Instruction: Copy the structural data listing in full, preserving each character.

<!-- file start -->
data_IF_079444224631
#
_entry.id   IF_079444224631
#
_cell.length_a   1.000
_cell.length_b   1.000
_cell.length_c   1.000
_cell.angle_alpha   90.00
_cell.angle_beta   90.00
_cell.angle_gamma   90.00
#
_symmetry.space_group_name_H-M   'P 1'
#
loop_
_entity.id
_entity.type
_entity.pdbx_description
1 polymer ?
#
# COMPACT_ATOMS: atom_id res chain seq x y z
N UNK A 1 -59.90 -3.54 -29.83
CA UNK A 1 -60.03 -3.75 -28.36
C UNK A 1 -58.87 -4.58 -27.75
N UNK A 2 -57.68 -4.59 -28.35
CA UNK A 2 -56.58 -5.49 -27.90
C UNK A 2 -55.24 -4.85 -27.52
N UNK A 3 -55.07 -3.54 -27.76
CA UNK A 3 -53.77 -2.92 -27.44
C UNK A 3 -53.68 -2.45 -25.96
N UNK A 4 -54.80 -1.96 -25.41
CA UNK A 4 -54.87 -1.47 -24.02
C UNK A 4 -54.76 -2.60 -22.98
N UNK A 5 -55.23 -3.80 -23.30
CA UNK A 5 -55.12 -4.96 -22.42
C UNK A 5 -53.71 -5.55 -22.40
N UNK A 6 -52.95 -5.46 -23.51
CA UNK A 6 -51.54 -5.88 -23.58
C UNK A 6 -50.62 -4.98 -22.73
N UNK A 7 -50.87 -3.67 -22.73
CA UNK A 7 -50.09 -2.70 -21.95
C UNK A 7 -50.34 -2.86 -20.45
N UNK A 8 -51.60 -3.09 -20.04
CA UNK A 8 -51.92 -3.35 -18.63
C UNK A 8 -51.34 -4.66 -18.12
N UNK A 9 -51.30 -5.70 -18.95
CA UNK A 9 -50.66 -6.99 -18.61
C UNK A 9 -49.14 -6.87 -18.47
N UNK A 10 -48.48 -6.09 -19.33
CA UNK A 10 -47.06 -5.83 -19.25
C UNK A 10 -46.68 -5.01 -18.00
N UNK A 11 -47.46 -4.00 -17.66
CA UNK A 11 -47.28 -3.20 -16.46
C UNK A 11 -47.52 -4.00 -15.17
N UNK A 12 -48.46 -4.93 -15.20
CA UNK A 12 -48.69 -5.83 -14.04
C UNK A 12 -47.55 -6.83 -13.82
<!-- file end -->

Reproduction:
data_IF_079444224631
#
_entry.id   IF_079444224631
#
_cell.length_a   1.000
_cell.length_b   1.000
_cell.length_c   1.000
_cell.angle_alpha   90.00
_cell.angle_beta   90.00
_cell.angle_gamma   90.00
#
_symmetry.space_group_name_H-M   'P 1'
#
loop_
_entity.id
_entity.type
_entity.pdbx_description
1 polymer ?
#
# COMPACT_ATOMS: atom_id res chain seq x y z
N UNK A 1 -59.90 -3.54 -29.83
CA UNK A 1 -60.03 -3.75 -28.36
C UNK A 1 -58.87 -4.58 -27.75
N UNK A 2 -57.68 -4.59 -28.35
CA UNK A 2 -56.58 -5.49 -27.90
C UNK A 2 -55.24 -4.85 -27.52
N UNK A 3 -55.07 -3.54 -27.76
CA UNK A 3 -53.77 -2.92 -27.44
C UNK A 3 -53.68 -2.45 -25.96
N UNK A 4 -54.80 -1.96 -25.41
CA UNK A 4 -54.87 -1.47 -24.02
C UNK A 4 -54.76 -2.60 -22.98
N UNK A 5 -55.23 -3.80 -23.30
CA UNK A 5 -55.12 -4.96 -22.42
C UNK A 5 -53.71 -5.55 -22.40
N UNK A 6 -52.95 -5.46 -23.51
CA UNK A 6 -51.54 -5.88 -23.58
C UNK A 6 -50.62 -4.98 -22.73
N UNK A 7 -50.87 -3.67 -22.73
CA UNK A 7 -50.09 -2.70 -21.95
C UNK A 7 -50.34 -2.86 -20.45
N UNK A 8 -51.60 -3.09 -20.04
CA UNK A 8 -51.92 -3.35 -18.63
C UNK A 8 -51.34 -4.66 -18.12
N UNK A 9 -51.30 -5.70 -18.95
CA UNK A 9 -50.66 -6.99 -18.61
C UNK A 9 -49.14 -6.87 -18.47
N UNK A 10 -48.48 -6.09 -19.33
CA UNK A 10 -47.06 -5.83 -19.25
C UNK A 10 -46.68 -5.01 -18.00
N UNK A 11 -47.46 -4.00 -17.66
CA UNK A 11 -47.28 -3.20 -16.46
C UNK A 11 -47.52 -4.00 -15.17
N UNK A 12 -48.46 -4.93 -15.20
CA UNK A 12 -48.69 -5.83 -14.04
C UNK A 12 -47.55 -6.83 -13.82